Ghana

Nuclear-weapon-free state

Voted in favour of adopting TPNW

Has signed TPNW, but not yet ratified


Ghana has signed but not yet ratified the Treaty on the Prohibition of Nuclear Weapons.

Shirley Ayorkor Botchwey, the minister for foreign affairs of Ghana signed the treaty on 20 September 2017. The government announced in October 2019 that it is “well advanced towards its early ratification”.

Ghana participated in the negotiation of the treaty at the United Nations in New York in 2017 and voted in favour of its adoption.

Ghana has said that the treaty “provides a universally agreed path to the total elimination of nuclear weapons” and “has revived the disarmament debate”.

Ghana has promoted universal adherence to the treaty, including by co-sponsoring a UN General Assembly resolution in 2019 that calls upon all states to sign, ratify, or accede to the treaty “at the earliest possible date”.

In its opening statement to the negotiating conference, Ghana described the treaty-making process as “long overdue” and “a genuine and timely opportunity to break the impasse and to make real progress towards a world free of nuclear weapons”.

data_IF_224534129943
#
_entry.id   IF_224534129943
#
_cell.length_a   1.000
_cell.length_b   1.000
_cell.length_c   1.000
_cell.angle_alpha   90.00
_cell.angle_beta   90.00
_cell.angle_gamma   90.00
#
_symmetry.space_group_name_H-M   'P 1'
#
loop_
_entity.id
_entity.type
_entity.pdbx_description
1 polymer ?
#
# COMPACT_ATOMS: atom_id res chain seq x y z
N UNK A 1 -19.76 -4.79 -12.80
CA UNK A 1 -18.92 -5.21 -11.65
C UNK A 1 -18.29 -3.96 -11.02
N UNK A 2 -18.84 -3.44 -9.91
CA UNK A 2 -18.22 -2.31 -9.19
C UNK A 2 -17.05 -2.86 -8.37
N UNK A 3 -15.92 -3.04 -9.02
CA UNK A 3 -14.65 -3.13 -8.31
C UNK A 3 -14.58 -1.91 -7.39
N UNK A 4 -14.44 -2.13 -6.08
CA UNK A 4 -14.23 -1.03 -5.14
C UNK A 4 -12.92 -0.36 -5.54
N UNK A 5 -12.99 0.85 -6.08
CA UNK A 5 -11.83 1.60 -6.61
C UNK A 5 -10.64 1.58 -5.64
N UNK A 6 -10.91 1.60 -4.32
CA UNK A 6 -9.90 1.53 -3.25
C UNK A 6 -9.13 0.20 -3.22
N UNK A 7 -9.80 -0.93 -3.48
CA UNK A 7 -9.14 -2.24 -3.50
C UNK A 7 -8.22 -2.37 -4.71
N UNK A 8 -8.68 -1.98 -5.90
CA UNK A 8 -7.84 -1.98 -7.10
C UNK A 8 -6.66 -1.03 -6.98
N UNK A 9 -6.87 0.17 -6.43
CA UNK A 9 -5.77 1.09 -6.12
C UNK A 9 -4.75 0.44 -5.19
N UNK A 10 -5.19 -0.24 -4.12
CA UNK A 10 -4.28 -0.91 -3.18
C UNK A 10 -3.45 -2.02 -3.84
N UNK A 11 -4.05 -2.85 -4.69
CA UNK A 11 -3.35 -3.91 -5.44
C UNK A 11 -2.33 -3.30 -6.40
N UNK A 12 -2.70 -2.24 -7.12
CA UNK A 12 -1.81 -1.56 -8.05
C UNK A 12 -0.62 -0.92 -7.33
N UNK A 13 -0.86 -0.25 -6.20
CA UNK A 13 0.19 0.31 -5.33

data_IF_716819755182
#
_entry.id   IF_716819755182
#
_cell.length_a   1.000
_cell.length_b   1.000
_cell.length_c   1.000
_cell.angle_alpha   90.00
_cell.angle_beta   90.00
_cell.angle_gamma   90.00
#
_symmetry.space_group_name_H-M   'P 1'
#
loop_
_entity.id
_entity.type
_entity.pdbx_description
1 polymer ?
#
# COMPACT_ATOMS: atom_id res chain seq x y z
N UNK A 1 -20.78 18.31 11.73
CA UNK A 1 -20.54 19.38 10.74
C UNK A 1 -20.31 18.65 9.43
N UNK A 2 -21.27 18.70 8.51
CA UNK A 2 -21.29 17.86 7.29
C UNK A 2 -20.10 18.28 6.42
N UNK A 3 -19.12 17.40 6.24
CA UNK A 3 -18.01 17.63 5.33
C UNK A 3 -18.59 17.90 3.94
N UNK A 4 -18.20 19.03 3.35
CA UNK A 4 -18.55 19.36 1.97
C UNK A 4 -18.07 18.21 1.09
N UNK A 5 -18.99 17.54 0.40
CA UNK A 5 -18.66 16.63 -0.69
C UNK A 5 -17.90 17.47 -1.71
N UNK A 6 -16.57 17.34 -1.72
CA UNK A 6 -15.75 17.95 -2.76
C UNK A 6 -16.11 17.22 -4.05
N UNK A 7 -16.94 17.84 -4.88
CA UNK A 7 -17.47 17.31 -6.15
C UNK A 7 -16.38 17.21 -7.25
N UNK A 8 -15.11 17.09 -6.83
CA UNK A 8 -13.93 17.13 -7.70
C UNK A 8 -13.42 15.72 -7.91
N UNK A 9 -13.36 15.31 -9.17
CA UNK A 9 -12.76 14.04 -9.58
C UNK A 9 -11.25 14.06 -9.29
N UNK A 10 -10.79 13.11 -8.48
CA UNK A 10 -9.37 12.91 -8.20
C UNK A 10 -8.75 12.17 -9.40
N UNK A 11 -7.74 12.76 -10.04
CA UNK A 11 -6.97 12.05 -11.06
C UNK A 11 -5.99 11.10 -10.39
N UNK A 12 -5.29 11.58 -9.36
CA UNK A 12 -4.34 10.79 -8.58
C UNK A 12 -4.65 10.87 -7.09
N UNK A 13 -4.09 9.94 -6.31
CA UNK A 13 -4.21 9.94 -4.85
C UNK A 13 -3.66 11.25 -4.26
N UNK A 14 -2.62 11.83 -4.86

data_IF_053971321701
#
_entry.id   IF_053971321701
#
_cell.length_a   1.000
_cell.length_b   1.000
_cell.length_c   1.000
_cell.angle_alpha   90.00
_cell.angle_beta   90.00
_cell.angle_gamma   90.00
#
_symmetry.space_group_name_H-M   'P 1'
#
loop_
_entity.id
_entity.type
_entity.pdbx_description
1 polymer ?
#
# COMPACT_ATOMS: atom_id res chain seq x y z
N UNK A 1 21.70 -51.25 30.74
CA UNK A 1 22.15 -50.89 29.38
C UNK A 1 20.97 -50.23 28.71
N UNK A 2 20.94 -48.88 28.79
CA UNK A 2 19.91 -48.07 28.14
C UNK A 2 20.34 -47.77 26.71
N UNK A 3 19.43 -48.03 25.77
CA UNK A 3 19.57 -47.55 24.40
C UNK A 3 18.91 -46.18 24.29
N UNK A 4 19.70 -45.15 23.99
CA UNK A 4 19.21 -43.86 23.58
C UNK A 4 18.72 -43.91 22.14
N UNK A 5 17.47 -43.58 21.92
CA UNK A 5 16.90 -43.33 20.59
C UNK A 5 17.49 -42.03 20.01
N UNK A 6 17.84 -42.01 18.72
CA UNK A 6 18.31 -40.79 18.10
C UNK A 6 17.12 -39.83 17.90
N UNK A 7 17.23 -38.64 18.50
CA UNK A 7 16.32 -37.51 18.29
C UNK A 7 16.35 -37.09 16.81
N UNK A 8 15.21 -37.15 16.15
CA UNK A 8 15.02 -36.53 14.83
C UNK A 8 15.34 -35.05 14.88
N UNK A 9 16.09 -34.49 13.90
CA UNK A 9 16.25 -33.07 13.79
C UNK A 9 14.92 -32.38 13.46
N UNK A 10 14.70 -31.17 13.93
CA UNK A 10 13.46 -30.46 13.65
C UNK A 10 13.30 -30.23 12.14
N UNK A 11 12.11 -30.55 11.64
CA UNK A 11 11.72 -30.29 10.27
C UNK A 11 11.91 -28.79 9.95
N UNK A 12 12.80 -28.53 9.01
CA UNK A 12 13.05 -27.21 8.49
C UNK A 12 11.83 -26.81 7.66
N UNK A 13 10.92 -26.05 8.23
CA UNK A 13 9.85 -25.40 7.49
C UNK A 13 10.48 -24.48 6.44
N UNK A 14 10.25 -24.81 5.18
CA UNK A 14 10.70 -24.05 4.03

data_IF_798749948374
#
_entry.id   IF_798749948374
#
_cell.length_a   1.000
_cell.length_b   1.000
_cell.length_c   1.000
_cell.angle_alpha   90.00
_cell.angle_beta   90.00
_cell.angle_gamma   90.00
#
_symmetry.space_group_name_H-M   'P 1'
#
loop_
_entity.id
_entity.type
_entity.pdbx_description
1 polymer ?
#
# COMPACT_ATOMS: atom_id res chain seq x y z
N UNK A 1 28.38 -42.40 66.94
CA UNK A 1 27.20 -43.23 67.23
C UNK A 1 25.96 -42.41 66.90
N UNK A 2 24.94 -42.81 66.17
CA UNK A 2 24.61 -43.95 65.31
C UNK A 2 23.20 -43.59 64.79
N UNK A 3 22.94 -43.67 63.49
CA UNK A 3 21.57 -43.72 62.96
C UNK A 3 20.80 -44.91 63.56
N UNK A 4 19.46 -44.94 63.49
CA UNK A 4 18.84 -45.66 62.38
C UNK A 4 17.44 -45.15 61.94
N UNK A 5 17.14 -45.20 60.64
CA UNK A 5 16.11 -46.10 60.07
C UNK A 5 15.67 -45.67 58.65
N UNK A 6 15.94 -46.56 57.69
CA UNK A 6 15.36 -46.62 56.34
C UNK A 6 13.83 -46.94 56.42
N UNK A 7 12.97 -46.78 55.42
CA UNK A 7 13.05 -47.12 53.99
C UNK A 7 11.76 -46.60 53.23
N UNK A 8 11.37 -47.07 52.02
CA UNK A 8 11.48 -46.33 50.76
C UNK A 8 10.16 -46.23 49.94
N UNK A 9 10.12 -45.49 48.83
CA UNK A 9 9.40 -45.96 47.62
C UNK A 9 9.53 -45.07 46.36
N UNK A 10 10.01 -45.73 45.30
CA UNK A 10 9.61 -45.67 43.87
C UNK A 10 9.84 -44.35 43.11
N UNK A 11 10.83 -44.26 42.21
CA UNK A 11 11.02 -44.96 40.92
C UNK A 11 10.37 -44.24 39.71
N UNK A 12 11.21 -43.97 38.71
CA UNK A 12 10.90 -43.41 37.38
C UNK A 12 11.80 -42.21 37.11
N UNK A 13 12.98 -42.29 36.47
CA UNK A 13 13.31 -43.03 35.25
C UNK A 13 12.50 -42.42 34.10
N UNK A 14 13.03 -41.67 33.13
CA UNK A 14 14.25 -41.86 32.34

In 2016, Ghana voted in favour of the UN General Assembly resolution that established the formal mandate for states to commence the negotiations in 2017 on “a legally binding instrument to prohibit nuclear weapons, leading towards their total elimination”.

Ghana was among 127 states that endorsed a “humanitarian pledge” in 2015–16 to cooperate “in efforts to stigmatise, prohibit, and eliminate nuclear weapons”. The pledge was instrumental in building momentum and support for convening the negotiations.

Ghana is a state party to the 1996 Treaty of Pelindaba, which established Africa as a nuclear-weapon-free zone.

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  • Abibimman Foundation

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  • Community and Family Aid Foundation

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  • Foundation for Security and Development in Africa (FOSDA)

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  • Global Media Foundation
  • Presbyterian Church of Ghana

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  • Youth in Action Ghana